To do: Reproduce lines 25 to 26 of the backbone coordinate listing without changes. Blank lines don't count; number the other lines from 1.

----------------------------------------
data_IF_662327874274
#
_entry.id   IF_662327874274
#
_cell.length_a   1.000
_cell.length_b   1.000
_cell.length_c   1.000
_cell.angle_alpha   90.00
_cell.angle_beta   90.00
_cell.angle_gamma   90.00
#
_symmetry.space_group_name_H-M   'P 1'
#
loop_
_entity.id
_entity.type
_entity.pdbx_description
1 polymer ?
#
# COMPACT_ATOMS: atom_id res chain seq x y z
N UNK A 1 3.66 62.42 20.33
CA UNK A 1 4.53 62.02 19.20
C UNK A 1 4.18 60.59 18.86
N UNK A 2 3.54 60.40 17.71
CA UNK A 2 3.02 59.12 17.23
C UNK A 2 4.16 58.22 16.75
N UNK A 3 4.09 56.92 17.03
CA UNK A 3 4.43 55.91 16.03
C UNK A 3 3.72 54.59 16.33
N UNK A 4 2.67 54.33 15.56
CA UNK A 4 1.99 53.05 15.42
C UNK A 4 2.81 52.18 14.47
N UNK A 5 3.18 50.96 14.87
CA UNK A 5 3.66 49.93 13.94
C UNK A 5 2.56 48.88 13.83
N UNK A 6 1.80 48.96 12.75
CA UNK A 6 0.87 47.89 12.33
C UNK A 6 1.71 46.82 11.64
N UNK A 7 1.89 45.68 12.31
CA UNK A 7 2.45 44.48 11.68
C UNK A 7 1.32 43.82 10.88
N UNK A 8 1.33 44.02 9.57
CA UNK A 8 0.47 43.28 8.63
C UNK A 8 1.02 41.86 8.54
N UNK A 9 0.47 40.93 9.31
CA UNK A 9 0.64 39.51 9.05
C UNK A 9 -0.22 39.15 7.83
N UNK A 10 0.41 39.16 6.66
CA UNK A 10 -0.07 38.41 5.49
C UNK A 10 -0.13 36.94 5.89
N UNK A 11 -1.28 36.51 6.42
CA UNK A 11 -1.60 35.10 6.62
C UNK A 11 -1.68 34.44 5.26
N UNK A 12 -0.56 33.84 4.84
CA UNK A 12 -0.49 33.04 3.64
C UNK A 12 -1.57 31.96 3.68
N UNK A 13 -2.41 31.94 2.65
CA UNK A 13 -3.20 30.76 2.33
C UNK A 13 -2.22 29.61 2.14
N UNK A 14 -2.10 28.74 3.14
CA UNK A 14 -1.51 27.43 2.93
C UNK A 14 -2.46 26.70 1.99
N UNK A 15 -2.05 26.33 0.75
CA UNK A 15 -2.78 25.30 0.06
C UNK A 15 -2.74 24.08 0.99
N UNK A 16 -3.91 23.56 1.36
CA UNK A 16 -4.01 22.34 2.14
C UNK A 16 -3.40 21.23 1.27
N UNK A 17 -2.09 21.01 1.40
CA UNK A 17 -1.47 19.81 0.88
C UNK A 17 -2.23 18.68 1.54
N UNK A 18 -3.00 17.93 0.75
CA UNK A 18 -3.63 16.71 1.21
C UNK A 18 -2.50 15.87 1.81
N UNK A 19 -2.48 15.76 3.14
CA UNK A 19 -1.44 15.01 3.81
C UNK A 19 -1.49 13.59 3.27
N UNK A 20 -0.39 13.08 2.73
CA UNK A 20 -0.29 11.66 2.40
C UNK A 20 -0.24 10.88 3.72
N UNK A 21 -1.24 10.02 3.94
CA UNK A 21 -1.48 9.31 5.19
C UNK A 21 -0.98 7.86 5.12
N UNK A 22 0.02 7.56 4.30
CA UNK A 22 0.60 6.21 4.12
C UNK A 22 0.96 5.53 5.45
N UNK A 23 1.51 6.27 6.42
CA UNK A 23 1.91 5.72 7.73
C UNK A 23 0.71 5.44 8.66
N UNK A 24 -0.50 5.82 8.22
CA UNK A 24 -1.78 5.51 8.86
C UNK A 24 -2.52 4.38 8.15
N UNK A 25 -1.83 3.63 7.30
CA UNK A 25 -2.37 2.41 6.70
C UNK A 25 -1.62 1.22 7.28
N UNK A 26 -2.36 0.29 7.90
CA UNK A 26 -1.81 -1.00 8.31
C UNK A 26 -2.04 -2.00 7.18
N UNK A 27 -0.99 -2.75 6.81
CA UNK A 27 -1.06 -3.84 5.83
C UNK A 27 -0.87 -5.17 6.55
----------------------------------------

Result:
CA UNK A 2 3.02 59.12 17.23
C UNK A 2 4.16 58.22 16.75